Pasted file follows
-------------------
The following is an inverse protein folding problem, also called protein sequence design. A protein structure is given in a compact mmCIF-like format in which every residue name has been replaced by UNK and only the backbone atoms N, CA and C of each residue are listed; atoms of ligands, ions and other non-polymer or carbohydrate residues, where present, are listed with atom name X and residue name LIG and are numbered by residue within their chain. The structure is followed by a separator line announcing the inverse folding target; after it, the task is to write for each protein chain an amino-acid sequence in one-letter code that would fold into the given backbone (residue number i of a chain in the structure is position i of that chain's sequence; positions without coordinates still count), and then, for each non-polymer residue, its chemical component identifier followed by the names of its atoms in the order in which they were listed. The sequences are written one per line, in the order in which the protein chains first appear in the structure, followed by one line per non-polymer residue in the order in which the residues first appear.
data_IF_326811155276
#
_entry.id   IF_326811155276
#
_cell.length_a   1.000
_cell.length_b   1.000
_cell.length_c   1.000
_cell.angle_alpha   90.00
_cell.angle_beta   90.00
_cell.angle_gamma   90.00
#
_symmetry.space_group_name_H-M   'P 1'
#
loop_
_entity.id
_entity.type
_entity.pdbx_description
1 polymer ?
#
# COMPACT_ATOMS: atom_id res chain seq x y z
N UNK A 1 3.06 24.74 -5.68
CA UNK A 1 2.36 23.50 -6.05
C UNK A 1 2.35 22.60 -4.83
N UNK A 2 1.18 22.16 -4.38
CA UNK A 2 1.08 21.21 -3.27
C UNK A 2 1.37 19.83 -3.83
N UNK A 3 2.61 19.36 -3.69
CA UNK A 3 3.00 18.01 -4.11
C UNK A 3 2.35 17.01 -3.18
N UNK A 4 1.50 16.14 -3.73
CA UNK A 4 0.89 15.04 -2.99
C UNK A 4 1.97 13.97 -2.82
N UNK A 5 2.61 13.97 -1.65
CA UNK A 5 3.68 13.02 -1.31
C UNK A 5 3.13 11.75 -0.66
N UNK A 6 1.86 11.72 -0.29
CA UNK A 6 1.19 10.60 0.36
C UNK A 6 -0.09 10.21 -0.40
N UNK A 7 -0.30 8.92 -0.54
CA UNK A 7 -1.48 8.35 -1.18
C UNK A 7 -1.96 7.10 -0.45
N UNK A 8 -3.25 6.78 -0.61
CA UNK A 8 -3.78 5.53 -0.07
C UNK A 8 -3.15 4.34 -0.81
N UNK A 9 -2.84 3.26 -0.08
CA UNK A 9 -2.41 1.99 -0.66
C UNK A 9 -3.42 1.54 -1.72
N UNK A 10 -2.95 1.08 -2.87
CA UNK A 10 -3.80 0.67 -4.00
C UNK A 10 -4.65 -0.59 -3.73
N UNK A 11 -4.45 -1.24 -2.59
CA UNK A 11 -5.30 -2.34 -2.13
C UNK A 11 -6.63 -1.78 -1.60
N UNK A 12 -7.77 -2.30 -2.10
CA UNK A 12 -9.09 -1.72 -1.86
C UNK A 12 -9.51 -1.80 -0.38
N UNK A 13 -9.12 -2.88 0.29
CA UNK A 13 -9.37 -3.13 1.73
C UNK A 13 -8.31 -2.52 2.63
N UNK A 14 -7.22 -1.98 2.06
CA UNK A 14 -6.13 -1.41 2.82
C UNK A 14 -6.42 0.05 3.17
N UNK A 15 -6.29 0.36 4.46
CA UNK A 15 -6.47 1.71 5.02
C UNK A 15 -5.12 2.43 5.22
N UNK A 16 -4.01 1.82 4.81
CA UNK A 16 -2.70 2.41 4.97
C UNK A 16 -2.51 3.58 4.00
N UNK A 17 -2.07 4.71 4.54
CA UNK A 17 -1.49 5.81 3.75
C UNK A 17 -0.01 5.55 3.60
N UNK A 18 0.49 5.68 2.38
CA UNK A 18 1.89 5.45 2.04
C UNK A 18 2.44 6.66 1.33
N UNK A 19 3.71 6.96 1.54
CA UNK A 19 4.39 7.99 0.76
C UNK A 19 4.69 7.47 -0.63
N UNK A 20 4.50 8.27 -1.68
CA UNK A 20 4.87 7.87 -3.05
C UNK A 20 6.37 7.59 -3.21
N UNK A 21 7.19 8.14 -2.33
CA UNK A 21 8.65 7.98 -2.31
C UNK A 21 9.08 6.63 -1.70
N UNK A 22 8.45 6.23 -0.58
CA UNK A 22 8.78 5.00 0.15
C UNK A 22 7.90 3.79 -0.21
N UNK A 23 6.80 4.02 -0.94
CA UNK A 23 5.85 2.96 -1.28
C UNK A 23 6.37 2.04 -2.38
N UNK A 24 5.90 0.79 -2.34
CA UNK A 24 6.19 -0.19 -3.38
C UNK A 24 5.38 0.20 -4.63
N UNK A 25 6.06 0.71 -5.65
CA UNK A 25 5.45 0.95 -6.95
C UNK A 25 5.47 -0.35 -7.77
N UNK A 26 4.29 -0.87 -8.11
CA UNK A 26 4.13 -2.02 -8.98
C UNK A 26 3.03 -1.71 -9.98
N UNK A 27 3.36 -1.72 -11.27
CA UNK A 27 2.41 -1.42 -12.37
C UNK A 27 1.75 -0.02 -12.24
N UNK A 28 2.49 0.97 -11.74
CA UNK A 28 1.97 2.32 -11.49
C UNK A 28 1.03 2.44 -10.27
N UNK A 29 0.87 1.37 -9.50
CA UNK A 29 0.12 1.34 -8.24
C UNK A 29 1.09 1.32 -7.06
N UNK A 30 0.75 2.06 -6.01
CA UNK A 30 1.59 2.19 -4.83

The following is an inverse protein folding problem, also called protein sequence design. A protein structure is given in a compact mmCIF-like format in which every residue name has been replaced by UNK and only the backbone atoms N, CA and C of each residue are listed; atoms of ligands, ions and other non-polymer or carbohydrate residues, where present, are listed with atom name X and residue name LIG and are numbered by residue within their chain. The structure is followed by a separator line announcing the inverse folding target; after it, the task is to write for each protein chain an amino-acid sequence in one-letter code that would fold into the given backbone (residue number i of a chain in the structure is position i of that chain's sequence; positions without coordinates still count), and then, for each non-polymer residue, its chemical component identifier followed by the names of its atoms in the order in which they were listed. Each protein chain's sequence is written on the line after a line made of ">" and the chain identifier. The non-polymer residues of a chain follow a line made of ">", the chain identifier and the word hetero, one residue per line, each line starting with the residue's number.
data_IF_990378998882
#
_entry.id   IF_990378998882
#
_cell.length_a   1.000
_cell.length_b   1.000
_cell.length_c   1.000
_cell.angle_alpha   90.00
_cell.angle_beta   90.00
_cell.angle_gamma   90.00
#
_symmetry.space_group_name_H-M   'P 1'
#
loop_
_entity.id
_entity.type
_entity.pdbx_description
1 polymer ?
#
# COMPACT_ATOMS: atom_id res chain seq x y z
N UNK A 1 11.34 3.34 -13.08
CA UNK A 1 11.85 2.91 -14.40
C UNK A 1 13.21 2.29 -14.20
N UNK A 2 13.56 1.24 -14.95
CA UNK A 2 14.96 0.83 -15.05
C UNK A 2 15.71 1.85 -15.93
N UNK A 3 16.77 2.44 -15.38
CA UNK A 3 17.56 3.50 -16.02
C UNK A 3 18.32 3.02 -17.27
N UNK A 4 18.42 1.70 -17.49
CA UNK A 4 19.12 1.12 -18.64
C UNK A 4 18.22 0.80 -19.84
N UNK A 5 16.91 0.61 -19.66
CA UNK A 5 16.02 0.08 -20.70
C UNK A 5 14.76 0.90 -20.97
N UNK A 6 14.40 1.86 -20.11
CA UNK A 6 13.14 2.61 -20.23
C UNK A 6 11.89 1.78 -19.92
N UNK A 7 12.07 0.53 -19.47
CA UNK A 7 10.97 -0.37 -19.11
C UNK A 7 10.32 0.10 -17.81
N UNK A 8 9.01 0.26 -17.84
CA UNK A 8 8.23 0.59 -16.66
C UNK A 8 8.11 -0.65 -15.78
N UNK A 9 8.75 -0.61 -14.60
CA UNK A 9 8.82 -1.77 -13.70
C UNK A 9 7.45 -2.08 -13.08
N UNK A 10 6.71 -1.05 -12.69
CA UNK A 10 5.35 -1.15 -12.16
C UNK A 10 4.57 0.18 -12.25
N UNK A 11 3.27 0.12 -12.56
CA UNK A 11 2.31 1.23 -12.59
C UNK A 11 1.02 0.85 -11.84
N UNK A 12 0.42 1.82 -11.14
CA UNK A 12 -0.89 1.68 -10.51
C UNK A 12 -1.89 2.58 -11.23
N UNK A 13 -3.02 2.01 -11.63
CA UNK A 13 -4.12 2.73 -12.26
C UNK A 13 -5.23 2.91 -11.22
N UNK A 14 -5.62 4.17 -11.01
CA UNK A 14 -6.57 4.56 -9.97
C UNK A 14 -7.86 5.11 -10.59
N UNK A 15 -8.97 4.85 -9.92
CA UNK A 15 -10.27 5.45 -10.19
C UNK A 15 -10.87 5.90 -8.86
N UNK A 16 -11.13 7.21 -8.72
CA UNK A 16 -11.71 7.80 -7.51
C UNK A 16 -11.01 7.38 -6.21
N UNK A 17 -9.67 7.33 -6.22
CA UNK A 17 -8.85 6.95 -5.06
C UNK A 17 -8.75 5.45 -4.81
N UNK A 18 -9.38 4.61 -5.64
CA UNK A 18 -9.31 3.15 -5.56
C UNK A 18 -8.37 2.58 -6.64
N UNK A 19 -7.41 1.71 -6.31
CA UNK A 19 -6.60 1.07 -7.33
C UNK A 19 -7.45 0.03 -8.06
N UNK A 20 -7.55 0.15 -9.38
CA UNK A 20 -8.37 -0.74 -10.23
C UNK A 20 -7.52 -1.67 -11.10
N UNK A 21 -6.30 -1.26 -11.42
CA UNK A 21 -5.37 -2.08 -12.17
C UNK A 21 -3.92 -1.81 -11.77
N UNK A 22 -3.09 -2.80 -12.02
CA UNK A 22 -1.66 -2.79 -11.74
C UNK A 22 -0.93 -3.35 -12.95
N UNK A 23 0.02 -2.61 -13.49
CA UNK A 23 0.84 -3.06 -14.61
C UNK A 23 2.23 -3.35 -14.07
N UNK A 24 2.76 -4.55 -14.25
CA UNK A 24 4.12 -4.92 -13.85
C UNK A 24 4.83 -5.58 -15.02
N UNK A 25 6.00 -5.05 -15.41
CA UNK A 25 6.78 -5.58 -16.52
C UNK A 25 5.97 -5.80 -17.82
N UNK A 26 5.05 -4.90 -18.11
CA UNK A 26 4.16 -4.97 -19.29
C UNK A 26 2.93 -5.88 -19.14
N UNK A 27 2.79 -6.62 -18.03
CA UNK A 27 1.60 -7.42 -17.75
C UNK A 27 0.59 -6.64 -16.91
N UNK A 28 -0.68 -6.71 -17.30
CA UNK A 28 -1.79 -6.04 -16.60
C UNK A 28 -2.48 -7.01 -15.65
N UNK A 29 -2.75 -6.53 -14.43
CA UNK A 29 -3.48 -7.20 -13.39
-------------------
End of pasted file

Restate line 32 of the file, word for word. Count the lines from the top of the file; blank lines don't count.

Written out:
CA UNK A 4 0.89 15.04 -2.99